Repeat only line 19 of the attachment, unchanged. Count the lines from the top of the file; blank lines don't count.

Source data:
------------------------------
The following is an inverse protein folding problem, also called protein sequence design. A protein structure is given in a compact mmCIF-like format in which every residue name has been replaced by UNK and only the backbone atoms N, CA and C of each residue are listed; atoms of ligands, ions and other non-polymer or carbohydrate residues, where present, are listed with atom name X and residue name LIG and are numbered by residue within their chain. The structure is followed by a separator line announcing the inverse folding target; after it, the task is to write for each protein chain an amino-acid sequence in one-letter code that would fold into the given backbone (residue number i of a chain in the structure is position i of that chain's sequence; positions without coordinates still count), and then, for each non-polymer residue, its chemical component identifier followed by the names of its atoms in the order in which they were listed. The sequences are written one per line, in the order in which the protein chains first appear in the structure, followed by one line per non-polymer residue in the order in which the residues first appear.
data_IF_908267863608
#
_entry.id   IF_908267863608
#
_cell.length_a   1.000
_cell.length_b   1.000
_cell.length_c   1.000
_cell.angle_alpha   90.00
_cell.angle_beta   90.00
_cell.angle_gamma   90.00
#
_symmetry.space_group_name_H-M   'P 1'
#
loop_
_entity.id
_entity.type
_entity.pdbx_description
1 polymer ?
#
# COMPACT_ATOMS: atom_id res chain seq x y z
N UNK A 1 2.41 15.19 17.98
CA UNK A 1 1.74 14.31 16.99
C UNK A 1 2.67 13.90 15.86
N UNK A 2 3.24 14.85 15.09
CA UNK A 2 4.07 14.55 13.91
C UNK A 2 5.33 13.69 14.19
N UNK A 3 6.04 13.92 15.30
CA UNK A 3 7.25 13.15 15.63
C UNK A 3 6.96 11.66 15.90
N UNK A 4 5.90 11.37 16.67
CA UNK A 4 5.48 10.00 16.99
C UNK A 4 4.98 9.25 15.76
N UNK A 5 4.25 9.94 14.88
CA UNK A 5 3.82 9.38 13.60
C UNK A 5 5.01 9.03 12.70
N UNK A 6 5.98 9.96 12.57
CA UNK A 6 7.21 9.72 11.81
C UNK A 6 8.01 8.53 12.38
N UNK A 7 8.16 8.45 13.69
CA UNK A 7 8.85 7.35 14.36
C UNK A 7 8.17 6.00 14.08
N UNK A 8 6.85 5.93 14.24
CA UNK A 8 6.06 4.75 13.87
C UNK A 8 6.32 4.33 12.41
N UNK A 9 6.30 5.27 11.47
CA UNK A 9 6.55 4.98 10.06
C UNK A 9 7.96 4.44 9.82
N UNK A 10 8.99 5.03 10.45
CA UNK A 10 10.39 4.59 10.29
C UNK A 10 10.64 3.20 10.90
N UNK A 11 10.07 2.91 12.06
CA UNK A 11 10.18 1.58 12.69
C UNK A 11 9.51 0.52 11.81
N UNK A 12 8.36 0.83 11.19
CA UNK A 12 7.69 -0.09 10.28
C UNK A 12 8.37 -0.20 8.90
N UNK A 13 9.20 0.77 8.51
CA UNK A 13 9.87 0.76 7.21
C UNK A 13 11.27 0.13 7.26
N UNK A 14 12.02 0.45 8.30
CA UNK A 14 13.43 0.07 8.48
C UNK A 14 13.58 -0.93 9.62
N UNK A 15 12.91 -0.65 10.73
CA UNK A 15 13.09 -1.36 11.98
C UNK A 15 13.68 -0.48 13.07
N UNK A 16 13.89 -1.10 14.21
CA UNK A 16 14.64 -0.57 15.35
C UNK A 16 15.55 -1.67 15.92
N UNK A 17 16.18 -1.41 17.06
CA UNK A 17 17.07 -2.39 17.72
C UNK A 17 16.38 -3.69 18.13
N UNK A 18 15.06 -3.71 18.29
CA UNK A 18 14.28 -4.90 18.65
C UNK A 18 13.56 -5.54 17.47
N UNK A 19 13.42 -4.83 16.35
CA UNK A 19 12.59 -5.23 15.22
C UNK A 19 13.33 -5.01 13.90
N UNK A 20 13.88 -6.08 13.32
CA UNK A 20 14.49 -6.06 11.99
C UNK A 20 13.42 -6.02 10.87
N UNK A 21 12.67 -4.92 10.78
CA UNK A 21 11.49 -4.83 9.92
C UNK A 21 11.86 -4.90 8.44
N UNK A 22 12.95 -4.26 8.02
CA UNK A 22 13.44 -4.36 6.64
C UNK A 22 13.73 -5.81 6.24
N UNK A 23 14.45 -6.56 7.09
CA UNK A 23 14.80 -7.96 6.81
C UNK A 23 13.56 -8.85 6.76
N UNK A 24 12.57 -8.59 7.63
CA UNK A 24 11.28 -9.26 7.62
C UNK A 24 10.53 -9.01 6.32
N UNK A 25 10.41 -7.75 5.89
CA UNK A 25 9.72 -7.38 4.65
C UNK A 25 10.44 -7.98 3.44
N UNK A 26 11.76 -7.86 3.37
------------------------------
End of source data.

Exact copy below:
1 polymer ?